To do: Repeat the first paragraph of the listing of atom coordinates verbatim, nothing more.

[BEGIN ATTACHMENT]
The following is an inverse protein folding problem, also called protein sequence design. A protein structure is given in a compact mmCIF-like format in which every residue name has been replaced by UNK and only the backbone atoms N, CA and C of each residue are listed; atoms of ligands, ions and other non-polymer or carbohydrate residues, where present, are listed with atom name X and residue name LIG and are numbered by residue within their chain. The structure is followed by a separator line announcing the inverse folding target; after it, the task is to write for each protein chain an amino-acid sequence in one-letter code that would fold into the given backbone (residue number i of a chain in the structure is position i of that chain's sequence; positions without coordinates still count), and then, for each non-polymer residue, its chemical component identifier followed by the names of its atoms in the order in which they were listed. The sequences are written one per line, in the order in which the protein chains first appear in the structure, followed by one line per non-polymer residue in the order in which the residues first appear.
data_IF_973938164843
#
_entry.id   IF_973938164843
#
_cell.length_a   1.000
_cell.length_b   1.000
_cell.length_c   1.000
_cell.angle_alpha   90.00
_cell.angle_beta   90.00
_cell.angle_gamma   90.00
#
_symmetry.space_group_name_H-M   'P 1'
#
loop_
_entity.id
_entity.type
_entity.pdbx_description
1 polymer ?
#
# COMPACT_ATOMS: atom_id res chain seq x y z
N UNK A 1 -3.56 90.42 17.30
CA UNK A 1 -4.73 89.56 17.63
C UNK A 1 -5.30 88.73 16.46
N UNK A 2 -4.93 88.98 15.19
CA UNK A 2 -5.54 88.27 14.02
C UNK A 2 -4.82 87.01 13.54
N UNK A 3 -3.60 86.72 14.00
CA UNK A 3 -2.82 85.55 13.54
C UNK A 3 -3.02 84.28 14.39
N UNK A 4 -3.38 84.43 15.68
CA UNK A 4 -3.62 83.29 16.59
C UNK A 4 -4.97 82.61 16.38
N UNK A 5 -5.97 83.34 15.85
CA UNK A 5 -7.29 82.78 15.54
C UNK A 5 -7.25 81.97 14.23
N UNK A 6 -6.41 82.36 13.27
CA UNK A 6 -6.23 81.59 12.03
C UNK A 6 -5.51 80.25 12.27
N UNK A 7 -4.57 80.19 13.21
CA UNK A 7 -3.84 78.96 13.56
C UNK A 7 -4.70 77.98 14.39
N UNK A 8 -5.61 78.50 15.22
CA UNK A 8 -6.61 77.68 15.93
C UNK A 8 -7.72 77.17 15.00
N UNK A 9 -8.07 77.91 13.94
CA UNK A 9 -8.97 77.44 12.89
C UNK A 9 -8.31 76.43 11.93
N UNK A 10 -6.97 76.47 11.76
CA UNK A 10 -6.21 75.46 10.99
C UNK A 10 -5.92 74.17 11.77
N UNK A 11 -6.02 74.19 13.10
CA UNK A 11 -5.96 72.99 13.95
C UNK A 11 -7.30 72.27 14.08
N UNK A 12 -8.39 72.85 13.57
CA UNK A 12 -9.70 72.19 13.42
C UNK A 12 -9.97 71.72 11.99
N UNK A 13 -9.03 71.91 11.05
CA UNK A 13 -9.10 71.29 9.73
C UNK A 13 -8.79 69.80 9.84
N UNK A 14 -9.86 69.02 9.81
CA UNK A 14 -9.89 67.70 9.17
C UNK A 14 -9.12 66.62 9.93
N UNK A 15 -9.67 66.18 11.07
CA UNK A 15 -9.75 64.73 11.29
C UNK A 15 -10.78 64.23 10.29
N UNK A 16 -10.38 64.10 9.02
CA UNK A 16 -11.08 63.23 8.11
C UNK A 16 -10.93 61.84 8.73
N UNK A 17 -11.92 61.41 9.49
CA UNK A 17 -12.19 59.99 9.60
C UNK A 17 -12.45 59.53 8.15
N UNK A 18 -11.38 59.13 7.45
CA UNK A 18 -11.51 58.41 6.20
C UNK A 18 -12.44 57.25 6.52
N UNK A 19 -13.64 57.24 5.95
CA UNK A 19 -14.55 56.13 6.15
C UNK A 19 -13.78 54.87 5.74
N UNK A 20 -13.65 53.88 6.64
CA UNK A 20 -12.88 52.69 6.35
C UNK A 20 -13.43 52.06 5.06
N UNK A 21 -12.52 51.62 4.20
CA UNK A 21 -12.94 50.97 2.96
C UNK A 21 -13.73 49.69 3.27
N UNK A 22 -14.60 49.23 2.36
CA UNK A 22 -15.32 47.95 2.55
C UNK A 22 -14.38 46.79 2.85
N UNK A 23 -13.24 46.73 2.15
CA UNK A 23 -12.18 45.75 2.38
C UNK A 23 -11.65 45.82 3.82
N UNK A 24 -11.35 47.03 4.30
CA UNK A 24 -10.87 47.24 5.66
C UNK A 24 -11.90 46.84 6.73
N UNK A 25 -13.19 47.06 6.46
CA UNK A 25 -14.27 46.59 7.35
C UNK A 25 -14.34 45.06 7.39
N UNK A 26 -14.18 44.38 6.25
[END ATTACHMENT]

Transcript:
The following is an inverse protein folding problem, also called protein sequence design. A protein structure is given in a compact mmCIF-like format in which every residue name has been replaced by UNK and only the backbone atoms N, CA and C of each residue are listed; atoms of ligands, ions and other non-polymer or carbohydrate residues, where present, are listed with atom name X and residue name LIG and are numbered by residue within their chain. The structure is followed by a separator line announcing the inverse folding target; after it, the task is to write for each protein chain an amino-acid sequence in one-letter code that would fold into the given backbone (residue number i of a chain in the structure is position i of that chain's sequence; positions without coordinates still count), and then, for each non-polymer residue, its chemical component identifier followed by the names of its atoms in the order in which they were listed. The sequences are written one per line, in the order in which the protein chains first appear in the structure, followed by one line per non-polymer residue in the order in which the residues first appear.